Welcome to the August Policy Tracker blog! The Boston area is continuing to dry off after the rainy month of July, and is finally enjoying some summer sun. This blog will cover legislative trends and updates that we have noticed over the past few months. While most of the region’s , a few are still in session and making progress on key energy bills.
A few pieces of legislation concerning statewide public ownership of utilities have popped up. Publicly-owned utilities operate under a non-profit business model as opposed to privately owned/investor-owned utilities, which is the dominant model. Municipal power and light plants or energy cooperatives are forms of public ownership at the local scale.
Maine Bill was introduced in May but was ultimately vetoed by Governor Mills in July. This bill would have directed the Public Utilities Commission to create a “fitness to serve” requirement to analyze transmission and distribution utilities with 50,000 or more customers. Utilities deemed “unfit” based on three categories 1) customer satisfaction, 2) reliability, and 3) cost, could be brought to sale. The bill would have also established the Pine Tree Power Company, a publicly-owned utility whose mission would have been to provide customers with reliable and affordable electric distribution and transmission services. Governor Mills vetoed this bill citing that it was rushed and lacked satisfactory public engagement.
While the bill in Maine died, a new related bill in Massachusetts was born. Bill was introduced in early August and will create a taskforce to study public ownership of utilities and make actionable recommendations to the legislature. The taskforce is required to study possible structures of statewide, municipal, and cooperative ownership and their cost effectiveness, as well as the performance of public vs. private utilities. The task force will study , the only state to be served entirely by publicly-owned utilities.
On the topic of restructuring, big news is coming out of New Hampshire. Bill HB.2 was signed, setting in motion a new entity: the New Hampshire Department of Energy. In the past, the Public Utilities Commission operated as a standalone entity, and energy policy had no central location. Various agencies handled energy policy, which could lead to delayed progress, scattered funding, and disorganized strategy. The new Department of Energy will become the central hub for energy policy and will govern energy and utility matters and have oversight of the Public Utility Commission. The bill administratively attaches the following agencies to the Department of Energy: The Public Utilities Commission, The Site Evaluation Committee, The Office of the Consumer Advocate, and the Energy Efficiency and Sustainable Energy Board. The Department of Energy began operations on July1, with Jared Chicoine serving as interim commissioner.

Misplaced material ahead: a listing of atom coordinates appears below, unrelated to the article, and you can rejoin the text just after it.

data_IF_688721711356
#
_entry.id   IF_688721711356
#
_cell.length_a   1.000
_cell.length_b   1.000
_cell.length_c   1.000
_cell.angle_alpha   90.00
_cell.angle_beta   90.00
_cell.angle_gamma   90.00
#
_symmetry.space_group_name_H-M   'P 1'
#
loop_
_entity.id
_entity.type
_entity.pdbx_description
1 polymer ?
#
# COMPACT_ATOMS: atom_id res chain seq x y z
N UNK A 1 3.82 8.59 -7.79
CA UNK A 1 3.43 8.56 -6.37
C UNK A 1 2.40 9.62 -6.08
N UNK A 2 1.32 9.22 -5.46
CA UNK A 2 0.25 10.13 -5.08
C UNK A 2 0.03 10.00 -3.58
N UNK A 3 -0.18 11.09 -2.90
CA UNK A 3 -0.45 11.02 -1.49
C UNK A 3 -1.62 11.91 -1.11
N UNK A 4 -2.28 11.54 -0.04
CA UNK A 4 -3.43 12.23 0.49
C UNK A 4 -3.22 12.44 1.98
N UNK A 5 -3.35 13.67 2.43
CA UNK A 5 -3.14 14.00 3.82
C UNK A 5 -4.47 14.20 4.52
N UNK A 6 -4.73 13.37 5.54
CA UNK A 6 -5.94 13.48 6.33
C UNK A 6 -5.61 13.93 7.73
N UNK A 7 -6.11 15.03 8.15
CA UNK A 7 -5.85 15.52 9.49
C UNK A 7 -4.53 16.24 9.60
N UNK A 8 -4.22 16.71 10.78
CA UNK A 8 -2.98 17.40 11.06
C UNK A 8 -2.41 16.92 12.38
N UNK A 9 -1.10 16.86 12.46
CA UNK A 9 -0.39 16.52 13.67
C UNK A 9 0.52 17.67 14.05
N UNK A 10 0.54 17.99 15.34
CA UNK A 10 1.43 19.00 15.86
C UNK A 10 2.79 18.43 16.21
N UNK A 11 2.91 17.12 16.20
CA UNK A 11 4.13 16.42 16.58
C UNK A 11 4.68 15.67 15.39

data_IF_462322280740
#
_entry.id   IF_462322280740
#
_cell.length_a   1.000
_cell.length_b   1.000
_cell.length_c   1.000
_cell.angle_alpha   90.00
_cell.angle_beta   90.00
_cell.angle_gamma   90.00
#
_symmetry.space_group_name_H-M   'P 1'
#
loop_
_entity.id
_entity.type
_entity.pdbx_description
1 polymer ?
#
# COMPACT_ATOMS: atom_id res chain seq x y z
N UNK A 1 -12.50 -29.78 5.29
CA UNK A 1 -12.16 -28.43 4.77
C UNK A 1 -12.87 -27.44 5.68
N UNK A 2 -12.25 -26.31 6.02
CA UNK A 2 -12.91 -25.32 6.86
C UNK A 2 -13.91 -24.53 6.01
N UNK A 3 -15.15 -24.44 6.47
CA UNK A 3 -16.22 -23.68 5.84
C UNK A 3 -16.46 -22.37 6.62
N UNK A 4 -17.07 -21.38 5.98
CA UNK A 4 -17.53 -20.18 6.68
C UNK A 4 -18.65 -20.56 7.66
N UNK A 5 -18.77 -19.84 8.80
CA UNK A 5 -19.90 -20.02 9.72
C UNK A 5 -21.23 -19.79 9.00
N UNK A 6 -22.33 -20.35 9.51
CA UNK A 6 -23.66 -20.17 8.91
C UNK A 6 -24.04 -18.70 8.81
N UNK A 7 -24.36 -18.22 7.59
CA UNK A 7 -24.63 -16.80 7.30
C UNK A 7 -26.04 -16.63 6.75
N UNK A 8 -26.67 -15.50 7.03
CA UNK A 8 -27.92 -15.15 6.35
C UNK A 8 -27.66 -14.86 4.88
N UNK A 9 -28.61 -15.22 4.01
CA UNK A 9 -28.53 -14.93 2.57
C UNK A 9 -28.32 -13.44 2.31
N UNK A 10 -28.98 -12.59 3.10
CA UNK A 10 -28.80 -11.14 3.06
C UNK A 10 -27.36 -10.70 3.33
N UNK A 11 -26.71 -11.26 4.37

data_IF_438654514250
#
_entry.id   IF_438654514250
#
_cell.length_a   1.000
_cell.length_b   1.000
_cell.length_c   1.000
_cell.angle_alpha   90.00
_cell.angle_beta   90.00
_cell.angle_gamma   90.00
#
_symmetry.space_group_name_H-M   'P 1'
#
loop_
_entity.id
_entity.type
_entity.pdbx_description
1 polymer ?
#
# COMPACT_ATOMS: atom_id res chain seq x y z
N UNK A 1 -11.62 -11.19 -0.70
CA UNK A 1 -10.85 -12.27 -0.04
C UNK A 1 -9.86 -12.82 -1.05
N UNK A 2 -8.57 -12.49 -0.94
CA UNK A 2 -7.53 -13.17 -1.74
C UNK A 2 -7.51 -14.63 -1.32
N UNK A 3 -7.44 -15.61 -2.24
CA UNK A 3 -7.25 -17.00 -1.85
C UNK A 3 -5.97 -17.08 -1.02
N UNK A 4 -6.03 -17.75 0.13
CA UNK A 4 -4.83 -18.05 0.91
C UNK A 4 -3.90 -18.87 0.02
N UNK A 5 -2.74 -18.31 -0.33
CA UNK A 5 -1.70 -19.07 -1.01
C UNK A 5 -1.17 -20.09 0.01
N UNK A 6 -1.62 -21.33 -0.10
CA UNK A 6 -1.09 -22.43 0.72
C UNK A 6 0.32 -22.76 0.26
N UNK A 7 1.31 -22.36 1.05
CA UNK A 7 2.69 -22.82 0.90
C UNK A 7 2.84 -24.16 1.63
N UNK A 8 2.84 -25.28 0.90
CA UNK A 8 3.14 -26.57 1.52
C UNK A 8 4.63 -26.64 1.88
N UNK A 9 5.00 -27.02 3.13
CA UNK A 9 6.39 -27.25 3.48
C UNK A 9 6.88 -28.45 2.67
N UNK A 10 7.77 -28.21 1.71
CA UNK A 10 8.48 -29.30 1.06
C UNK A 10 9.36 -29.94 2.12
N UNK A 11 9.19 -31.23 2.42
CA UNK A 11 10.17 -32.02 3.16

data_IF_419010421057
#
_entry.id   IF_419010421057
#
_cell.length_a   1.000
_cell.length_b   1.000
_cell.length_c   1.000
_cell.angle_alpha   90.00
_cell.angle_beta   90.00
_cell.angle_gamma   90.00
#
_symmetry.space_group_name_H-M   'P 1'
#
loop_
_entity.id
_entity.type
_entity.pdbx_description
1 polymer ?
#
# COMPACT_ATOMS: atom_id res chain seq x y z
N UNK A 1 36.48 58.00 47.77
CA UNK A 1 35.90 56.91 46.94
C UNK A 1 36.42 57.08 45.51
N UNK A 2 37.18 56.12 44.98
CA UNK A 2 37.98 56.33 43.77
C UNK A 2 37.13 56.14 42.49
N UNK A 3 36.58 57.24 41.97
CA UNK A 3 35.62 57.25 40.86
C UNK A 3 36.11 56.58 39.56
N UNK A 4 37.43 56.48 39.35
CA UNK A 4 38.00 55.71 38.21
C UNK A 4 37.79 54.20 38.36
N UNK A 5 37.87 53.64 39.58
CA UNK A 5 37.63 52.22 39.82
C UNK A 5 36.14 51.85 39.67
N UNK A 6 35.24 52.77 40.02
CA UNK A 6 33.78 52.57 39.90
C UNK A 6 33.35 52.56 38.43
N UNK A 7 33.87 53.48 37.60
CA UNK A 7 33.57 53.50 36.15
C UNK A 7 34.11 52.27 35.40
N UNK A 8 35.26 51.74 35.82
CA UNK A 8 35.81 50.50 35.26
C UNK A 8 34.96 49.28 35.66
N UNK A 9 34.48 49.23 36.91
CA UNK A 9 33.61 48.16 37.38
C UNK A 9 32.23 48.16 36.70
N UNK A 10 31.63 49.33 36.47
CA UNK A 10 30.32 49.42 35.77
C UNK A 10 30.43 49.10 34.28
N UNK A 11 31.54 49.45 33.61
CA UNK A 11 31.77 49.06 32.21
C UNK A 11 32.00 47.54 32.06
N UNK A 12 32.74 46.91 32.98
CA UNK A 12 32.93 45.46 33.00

Shifting gears to financing, both Maine and Pennsylvania made progress on enabling legislation for Commercial Property Assessed Clean Energy, otherwise known as CPACE, which is a financing structure where commercial building owners borrow money for energy efficiency and renewable energy projects and make repayments via a property tax bill assessment. This alleviates the upfront cost of projects and encourages long term investments since the financing remains with the property, even when sold. Almost all of the states in the NEEP region have enabling legislation which allows such programs to operate. Maine joined this list when bill was signed into public law. Pennsylvania, who successfully passed enabling legislation in 2017, introduced bill which amends the language to include commercial multifamily properties and adds indoor air quality and resiliency improvements to the list of qualified projects
last Policy Tracker blog highlighted states that made progress on passing appliance standards. A lot has happened in the past few months! Both Rhode Island (bills S.0339 and H.5966 and Maine (LD940) saw their bills pass into public law. New Jersey (A5160/S3324) and Pennsylvania (SB601/HB1185) bills are still pending. Earlier this year, Massachusetts (S.9) and Washington D.C. (bill B23-0204) passed their appliance standards.
Some interesting bills were introduced in Massachusetts in the past month. The first, , would establish an arrearage relief fund to address utility debts as a result of COVID-19. The funds must be expended annually and any remaining funds must be provided to low-income households in the form of rebates. The funds will be derived from a point-of-sale gas pollution fee imposed on non-transportation fossil fuels which may not be passed on as a direct cost to the end user. The Department of Public Utilities must use these funds to pay off 100 percent of all arrears incurred by ratepayers between March 1, 2020 and the effective date of the bill. The bill does not mention using the funds to finance energy efficiency upgrades and improvements but will provide relief to struggling households.
The second, companion bills and require the Department of Public Utilities, along with the Board of Building Regulations and Standards, to develop and adopt a municipal opt-in specialized stretch energy code which includes, but is not limited to, a definition of a net zero building. While this stretch energy code is opt-in for municipalities to enforce within their communities, the bill makes it mandatory for all buildings owned by federal, state, county, and municipal governments, and quasi-governmental public agencies. The bill also mandates that electric-ready requirements be added to the state building code to avoid costly retrofits in the future.
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